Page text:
• Hamish O

      I agree, add the Kapiti Coast population on to Wellington.

    • Nick R

      Kapiti is definitely part of the Wellington metropolitan area and part of the commuter belt, like Orewa is part of Auckland. Puhoi to Wellsford is well beyond the pale however, the equivalent would be something like Otaki to Levin. If they get to that stage then it would be fair to say that wasn’t really a Wellington broject.

    • Sorry that number in the comment is just a paste of the top main urban areas but it is taken account of in the circle, Same with Auckland which the number doesn’t include Pukekohe.

      As for why include the Expressway or Transmission Gully, it is because my feeling is that those projects are much more supported down there than P2W is up here. With T Gully especially there are always people going on about how much it is needed as another exit out of Wellington and that it has been promised for decades etc. You don’t hear that about P2W

      • Bryce P

        After some digging and an email to the Mayir, I believe P2W became an Auckland project when AC determined that Warkworth was to become a satellite town of 20k. Without the rail link that Pukekohe has, this will pretty much ensure the P2W project happens.

        • Hard to fathom…. but anyway that doesn’t explain doing the road first: Unless its role is to promote such dispersal. All those traffic planners claim that they are merely responding to demand but here it seems it is in order to create such demand…?

          • “Mayor” of course :-). Anyhow, the growth is projected to take place over 30 years so urgency to build a 4 lane motorway hardly exists right now. And, I suspect, the growth will be based not just in Warkworth, but around it (Matakana etc).

          • Bryce P

            Did CBT get any traction from ARC / AC on the ‘Operation Lifesaver’ presentation? Has anything been done since?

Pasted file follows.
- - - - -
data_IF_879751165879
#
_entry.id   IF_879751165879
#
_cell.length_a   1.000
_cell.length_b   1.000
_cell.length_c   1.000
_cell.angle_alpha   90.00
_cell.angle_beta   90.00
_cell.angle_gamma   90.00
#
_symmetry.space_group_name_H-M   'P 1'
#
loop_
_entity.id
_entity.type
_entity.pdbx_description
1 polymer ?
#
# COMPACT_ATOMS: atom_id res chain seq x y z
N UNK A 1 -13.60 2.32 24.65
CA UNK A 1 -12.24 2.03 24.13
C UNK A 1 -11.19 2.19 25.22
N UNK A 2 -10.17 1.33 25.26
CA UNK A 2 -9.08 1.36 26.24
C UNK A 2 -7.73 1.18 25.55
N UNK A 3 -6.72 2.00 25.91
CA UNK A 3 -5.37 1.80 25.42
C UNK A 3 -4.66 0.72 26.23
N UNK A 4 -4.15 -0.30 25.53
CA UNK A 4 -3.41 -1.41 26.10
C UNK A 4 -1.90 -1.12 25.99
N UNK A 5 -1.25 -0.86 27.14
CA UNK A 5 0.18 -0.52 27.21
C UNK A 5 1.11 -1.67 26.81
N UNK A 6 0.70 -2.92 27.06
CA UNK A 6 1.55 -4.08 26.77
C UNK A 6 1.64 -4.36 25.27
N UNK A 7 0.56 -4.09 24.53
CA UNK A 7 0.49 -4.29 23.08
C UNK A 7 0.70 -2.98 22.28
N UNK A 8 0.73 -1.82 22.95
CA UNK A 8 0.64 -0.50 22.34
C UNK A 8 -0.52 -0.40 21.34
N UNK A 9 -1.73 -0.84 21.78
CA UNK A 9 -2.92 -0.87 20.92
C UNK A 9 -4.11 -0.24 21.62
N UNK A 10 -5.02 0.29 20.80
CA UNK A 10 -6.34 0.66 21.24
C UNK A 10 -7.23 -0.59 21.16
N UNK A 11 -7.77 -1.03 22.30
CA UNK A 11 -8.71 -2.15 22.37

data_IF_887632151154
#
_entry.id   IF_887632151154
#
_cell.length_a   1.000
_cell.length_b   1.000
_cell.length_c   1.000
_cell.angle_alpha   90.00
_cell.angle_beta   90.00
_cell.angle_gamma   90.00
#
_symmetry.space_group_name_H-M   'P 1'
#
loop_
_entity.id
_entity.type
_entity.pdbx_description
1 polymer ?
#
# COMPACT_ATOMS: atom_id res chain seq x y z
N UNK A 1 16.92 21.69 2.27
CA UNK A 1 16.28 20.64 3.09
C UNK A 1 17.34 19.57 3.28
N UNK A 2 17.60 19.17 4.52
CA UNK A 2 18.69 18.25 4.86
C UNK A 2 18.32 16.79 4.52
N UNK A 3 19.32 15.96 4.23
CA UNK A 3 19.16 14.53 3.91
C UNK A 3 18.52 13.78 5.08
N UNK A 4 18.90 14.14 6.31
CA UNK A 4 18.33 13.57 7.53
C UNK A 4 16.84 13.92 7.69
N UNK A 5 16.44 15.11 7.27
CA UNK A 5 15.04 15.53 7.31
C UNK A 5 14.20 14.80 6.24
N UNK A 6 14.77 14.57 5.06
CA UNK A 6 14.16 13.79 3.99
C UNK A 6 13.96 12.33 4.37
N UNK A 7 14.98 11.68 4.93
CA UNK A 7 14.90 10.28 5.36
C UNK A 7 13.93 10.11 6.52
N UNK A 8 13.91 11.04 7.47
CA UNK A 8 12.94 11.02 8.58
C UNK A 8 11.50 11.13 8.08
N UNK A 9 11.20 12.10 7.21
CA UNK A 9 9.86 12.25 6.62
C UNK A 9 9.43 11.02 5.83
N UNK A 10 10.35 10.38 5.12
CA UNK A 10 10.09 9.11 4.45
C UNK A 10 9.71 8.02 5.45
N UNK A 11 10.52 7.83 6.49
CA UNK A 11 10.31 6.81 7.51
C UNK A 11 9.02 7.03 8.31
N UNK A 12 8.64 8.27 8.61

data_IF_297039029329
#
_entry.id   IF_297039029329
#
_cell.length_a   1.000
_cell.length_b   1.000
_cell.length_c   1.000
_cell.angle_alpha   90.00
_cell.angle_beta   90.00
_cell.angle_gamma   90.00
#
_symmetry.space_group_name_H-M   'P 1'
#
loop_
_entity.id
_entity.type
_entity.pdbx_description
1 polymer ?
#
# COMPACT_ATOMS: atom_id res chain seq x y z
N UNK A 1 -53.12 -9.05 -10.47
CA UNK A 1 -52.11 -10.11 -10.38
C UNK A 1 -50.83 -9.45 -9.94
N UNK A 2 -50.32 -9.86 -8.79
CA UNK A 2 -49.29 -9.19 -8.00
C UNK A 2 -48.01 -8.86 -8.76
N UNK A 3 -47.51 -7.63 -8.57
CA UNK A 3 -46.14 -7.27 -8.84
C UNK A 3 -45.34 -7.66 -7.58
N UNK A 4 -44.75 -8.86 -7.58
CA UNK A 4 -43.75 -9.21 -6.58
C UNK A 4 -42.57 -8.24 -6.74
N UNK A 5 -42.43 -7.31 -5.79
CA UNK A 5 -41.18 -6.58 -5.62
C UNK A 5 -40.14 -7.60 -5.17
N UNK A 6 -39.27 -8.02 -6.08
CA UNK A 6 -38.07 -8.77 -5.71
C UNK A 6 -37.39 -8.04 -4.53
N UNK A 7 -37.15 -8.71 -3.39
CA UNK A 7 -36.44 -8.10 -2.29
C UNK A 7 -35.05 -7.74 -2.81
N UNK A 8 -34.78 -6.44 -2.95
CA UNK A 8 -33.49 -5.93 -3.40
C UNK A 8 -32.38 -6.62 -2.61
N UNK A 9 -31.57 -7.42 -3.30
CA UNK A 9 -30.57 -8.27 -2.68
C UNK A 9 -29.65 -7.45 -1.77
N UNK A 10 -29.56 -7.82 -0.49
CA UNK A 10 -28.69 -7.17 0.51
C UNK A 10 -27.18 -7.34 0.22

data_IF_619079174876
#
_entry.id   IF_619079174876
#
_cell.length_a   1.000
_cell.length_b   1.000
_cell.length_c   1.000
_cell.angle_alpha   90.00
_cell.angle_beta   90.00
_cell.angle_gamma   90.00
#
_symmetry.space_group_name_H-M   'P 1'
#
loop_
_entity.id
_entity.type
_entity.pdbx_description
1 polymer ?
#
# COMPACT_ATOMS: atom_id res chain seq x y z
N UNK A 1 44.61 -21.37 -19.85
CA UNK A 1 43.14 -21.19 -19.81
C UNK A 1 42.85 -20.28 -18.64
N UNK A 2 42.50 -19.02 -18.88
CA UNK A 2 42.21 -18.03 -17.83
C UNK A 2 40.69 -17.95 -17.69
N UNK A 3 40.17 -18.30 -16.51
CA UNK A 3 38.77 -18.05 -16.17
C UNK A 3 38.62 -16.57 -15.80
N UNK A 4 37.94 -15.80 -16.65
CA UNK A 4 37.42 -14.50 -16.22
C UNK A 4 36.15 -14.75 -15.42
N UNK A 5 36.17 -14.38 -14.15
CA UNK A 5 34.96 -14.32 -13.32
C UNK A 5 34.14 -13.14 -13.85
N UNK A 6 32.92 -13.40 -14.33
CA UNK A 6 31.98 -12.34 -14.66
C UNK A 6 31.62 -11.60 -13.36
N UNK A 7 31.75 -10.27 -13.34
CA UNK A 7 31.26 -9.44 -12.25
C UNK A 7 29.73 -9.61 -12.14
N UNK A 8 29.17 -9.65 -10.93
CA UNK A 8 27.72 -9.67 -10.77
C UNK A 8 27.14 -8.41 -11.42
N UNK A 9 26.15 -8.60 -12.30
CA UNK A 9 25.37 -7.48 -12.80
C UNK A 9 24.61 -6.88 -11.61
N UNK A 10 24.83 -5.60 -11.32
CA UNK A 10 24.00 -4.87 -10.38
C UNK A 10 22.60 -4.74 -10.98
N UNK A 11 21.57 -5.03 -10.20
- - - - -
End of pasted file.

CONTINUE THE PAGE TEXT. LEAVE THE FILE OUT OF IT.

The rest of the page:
With this in mind and having just today driven to Warkworth to see family, I had a look at Google to get a better idea on terrain. From what I understand the NZTA version of Puhoi – Warkworth section is relatively cheap in comparison to the Warkworth – Wellsford section. Is this right? Can savings be made if it built to ‘expressway’ standards (most rural roads don’t have street lighting so why does a motorway?)

            Does anyone have any idea if they have looked at splitting the road at Perry Road with SH1 carrying on around the Kaipara Flats (western) side? Maybe follow the rail line and then bypass Wellsford. The terrain appears to be much easier to build a road on than over Dome Valley (still only needs a 2 lane road but make it divided) and the 4 lane road would be reduced to 2 lanes east (to Wellsford and Northland) and 2 lanes west (Warkworth, Matakana etc) before Warkworth. The fuel savings could be substantial over a period of time and this will be important in coming years. It would be more expensive than the CBT presentation but, (without professional training about such things) I expect it would be much less costly than the full NZTA motorway but need some input from people with more knowledge than me on these things.

            Is there anyone still trying to get NZTA and the govt to take an alternative view? Have the locals accepted it or are they still fighting it?

        • Patrick D

          Build a park n ride/kiss n ride at Kaipara Flats – and your only 13 km from Warkworth. Not too different than those living in Patumahoe being Pukekohe Station 10km away. But again probably not that helpful to key and co’s holiday homes.

          For 1% of Puford I suppose you could put in a spur line into Warkworth itself.

          • Bryce P

            As much as I would love to see the Northern Line used, I think the time for a rail trip from Kaipara Flats to Auckland would be well outside of the average person’s acceptable limits.

        • It is a case of:
          1. NZTA says P2W will be built regardless
          2. AC saying, well if it is going to be built we might as well make use of it so lets schedule some growth around it.
          3. NZTA saying AC wants some growth there so we better build a motorway for it.

          Effectively they turn it into a self fulfilling prophecy.

  • David

    You can’t expect a rational result if you include RONS, which are by definition stupid projects. Take them out, and most motorway construction is in Auckland. As it should be, But the point should be that the cost of new construction is much higher than the average cost of providing roads. The cost per peak vehicle kilometre of extra capacity in Auckland in the last 10 years works out at between $5 and $10 (excluding waterview). The fuel tax you pay per kilometre (which represents the New Zealand average cost) is about 5c. Yes the money may in fact be coming from other Aucklanders, but it is this huge difference between cost and revenue that screws our transport systems and our land use planning.